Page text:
Referring now to FIG. 3 there is shown a block diagram of a typical electronic music system embodying a voltage-controlled filter 32 constructed in accordance with the principles of the present invention. The filter shown in FIG. 3 is actually controlled by current I However, in the art the term voltage controlled filter often includes what has been shown separately in FIG. 3 as an exponential current generator 36. The control voltage V is actually applied to the exponential current generator 36 for generating a control current I which doubles for each one volt'increase in V for example.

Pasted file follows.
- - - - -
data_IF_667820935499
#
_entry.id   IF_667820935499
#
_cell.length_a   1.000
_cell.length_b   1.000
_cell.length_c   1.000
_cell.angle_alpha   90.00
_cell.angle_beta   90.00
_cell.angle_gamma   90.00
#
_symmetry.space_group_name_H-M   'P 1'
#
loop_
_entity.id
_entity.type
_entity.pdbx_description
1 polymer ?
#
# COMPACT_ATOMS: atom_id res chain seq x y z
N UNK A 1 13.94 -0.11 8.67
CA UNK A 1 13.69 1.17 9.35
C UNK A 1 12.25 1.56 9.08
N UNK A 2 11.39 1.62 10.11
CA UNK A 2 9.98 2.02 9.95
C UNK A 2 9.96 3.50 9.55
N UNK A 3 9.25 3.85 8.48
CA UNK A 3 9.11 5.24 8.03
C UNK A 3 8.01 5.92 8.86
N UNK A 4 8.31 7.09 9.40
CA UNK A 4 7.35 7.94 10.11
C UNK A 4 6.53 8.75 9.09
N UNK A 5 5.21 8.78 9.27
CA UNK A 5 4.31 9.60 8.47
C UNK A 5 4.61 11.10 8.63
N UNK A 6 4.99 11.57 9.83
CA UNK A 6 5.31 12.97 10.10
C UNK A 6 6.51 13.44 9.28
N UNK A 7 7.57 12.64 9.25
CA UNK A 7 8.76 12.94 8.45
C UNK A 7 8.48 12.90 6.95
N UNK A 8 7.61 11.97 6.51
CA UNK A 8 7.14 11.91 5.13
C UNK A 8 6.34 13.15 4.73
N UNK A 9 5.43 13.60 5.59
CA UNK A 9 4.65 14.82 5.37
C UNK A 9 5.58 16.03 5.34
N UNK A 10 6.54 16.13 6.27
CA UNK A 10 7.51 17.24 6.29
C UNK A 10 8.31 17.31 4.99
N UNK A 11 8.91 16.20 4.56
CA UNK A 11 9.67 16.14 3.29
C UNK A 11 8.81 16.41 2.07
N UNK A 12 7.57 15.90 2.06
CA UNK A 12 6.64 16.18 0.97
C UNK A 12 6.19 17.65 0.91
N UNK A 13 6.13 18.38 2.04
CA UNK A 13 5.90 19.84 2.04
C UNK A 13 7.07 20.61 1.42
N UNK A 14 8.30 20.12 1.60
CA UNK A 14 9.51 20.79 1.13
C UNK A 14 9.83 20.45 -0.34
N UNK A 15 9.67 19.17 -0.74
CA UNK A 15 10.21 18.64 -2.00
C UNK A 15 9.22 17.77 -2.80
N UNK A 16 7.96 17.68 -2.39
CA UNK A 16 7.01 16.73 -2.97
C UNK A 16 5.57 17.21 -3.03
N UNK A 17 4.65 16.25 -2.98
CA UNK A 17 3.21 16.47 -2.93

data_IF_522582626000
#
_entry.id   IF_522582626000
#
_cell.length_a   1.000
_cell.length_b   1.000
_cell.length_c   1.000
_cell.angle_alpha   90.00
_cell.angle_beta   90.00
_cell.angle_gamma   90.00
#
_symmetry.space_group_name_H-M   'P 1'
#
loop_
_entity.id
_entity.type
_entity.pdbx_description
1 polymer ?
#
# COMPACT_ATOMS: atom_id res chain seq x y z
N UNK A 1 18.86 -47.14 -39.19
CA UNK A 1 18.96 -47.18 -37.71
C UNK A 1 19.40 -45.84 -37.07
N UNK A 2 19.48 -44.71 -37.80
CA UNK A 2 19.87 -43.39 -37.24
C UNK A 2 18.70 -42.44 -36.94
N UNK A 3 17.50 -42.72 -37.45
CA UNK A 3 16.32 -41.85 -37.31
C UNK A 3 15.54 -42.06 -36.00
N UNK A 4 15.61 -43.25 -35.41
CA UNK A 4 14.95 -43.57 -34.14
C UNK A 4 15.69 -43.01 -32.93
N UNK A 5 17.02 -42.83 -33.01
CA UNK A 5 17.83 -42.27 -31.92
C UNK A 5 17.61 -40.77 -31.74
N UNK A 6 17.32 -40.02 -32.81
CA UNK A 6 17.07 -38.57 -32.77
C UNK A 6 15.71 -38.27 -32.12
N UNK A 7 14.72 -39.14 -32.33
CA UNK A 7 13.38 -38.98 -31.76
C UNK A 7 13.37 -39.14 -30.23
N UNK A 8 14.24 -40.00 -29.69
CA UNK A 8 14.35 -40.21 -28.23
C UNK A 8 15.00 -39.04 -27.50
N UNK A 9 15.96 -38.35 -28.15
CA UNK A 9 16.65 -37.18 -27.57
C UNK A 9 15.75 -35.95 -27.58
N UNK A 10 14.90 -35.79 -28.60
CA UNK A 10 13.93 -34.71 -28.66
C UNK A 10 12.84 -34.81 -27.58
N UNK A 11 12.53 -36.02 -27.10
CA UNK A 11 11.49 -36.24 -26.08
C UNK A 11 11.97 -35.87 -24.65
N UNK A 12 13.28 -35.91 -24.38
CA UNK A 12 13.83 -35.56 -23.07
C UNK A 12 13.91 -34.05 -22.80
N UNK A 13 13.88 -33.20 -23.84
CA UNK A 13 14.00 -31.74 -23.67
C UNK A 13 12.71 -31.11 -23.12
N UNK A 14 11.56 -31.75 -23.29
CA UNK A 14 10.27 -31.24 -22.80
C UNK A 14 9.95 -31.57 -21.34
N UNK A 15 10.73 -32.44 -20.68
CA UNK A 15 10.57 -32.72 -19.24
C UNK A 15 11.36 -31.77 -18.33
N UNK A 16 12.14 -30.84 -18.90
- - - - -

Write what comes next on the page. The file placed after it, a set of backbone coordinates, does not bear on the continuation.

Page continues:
The system basically comprises a keyboard and voltage divider 24 which couples to a control circuit 26 for generating control, gate and-trigger signals. The control signal couples to a voltage controlled oscillator 28 and the output of the oscillator couples to the V, input of filter 32. The output of the filter 32 couples to a voltage-controlled amplifier 34 and an output speaker 38. The gate and trigger outputs from control circuit 26 couple to a transient generator 30 and the output of the transient generator may couple to both amplifier 34 and exponential current generator 36. One embodiment for an exponential current generator is depicted in U.S. Pat. No. 3,444,362. As indicated previously, the purpose of generator 36 is to provide an exponentially increasing control current from the linearly increasing control voltage from generator 30. Because the cut-off frequency of filter 32 is directly related to the control current, the cut-off frequency therefore doubles for each one volt increase in the control voltage.